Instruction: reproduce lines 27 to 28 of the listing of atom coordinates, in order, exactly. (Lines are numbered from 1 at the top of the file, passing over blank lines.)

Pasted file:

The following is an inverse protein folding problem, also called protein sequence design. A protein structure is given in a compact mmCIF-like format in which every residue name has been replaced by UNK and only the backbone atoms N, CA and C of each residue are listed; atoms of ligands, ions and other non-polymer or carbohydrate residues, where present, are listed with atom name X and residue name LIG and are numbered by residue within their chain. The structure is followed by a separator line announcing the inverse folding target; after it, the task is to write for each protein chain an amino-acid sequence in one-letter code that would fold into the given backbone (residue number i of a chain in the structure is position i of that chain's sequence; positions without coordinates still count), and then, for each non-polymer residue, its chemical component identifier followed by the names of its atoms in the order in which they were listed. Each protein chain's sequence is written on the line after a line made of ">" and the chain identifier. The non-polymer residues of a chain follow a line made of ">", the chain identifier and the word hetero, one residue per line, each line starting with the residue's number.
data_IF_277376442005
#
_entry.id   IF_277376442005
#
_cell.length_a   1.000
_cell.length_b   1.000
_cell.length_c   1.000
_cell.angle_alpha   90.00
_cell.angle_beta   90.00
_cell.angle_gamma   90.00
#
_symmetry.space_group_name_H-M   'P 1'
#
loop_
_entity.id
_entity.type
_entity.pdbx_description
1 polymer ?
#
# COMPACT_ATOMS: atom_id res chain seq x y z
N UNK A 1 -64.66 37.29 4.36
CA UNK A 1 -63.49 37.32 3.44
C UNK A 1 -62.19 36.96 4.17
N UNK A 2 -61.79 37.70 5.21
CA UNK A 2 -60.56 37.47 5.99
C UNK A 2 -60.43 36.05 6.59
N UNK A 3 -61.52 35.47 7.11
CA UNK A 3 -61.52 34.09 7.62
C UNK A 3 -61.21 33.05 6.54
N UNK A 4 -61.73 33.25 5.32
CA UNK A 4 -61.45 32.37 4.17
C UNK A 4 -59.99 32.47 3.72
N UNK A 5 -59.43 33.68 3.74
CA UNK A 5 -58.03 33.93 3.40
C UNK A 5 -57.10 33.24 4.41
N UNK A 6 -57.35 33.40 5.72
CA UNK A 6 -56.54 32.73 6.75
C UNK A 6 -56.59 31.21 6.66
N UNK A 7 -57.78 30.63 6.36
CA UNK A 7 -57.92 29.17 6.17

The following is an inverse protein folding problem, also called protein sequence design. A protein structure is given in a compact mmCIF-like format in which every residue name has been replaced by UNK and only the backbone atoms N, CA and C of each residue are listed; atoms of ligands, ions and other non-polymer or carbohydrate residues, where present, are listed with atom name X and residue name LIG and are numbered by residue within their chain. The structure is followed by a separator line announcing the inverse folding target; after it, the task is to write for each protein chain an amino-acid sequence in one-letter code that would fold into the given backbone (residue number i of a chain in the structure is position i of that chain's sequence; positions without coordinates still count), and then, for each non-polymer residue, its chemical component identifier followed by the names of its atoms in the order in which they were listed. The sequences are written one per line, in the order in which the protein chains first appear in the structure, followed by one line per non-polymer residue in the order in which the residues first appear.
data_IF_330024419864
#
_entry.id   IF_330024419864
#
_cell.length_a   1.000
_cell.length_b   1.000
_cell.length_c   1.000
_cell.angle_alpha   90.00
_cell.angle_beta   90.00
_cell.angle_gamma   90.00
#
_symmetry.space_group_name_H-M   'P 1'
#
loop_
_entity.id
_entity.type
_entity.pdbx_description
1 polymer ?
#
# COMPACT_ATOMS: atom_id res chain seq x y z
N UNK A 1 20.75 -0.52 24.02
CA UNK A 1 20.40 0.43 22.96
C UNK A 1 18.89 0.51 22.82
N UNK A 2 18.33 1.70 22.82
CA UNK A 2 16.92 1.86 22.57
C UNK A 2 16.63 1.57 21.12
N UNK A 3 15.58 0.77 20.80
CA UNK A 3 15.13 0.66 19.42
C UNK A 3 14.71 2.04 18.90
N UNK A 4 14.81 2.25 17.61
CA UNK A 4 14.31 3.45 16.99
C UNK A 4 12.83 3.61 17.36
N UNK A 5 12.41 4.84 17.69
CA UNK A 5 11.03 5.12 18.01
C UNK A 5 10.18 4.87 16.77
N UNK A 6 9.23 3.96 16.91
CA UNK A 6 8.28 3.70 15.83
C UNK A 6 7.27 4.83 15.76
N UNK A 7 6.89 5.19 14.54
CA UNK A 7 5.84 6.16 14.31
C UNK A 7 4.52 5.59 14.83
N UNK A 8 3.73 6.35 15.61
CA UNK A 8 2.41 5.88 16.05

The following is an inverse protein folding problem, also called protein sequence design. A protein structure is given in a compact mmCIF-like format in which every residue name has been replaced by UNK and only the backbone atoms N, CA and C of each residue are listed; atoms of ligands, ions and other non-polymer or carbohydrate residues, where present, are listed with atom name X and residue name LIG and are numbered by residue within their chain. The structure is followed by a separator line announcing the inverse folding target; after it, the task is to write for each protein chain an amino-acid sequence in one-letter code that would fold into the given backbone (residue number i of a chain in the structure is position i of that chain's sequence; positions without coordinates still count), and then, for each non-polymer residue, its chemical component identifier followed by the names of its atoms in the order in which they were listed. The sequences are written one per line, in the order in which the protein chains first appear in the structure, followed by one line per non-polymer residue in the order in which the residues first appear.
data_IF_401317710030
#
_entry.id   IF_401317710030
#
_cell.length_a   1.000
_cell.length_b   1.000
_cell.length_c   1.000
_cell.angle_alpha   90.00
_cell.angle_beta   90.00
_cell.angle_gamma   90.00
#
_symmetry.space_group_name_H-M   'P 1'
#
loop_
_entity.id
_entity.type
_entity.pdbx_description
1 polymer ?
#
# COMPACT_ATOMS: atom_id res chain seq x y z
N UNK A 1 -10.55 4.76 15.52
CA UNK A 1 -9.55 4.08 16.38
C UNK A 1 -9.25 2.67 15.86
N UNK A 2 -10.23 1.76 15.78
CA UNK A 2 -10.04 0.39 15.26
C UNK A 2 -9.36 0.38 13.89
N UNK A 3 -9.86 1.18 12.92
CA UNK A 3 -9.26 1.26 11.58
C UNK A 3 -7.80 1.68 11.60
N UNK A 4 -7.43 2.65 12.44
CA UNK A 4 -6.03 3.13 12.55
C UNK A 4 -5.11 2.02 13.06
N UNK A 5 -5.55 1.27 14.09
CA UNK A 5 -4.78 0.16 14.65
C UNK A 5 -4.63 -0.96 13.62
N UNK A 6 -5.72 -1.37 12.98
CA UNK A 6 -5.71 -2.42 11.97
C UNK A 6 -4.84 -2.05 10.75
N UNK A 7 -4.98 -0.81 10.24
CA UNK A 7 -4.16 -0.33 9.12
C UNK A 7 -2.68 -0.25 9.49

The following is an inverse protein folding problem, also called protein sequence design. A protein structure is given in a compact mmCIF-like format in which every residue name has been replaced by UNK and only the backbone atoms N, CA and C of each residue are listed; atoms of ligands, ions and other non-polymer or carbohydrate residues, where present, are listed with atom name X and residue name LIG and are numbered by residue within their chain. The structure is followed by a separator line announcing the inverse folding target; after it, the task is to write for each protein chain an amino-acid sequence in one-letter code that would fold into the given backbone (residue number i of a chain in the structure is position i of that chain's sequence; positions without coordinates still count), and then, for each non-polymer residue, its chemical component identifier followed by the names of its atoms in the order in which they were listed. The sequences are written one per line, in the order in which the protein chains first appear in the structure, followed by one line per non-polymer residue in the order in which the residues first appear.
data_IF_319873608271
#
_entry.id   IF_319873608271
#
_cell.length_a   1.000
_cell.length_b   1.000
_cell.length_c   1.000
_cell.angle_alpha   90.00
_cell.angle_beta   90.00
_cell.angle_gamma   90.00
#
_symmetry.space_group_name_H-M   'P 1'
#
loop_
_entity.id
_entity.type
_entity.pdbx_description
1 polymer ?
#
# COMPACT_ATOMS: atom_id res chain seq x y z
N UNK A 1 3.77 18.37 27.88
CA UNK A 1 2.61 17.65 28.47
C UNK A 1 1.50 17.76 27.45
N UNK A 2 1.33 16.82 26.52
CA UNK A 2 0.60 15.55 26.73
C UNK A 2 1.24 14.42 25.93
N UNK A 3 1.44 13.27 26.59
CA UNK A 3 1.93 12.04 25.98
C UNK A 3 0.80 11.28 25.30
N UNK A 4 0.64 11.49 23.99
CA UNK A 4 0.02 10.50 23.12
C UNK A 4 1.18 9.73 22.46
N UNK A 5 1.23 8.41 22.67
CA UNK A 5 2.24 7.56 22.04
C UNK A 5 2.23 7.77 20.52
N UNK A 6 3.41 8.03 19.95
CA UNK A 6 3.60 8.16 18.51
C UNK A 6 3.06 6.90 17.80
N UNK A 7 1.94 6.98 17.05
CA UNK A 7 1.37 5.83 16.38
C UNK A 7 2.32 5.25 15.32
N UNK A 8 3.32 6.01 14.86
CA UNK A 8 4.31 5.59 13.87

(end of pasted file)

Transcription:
C UNK A 2 -60.43 36.05 6.59
N UNK A 3 -61.52 35.47 7.11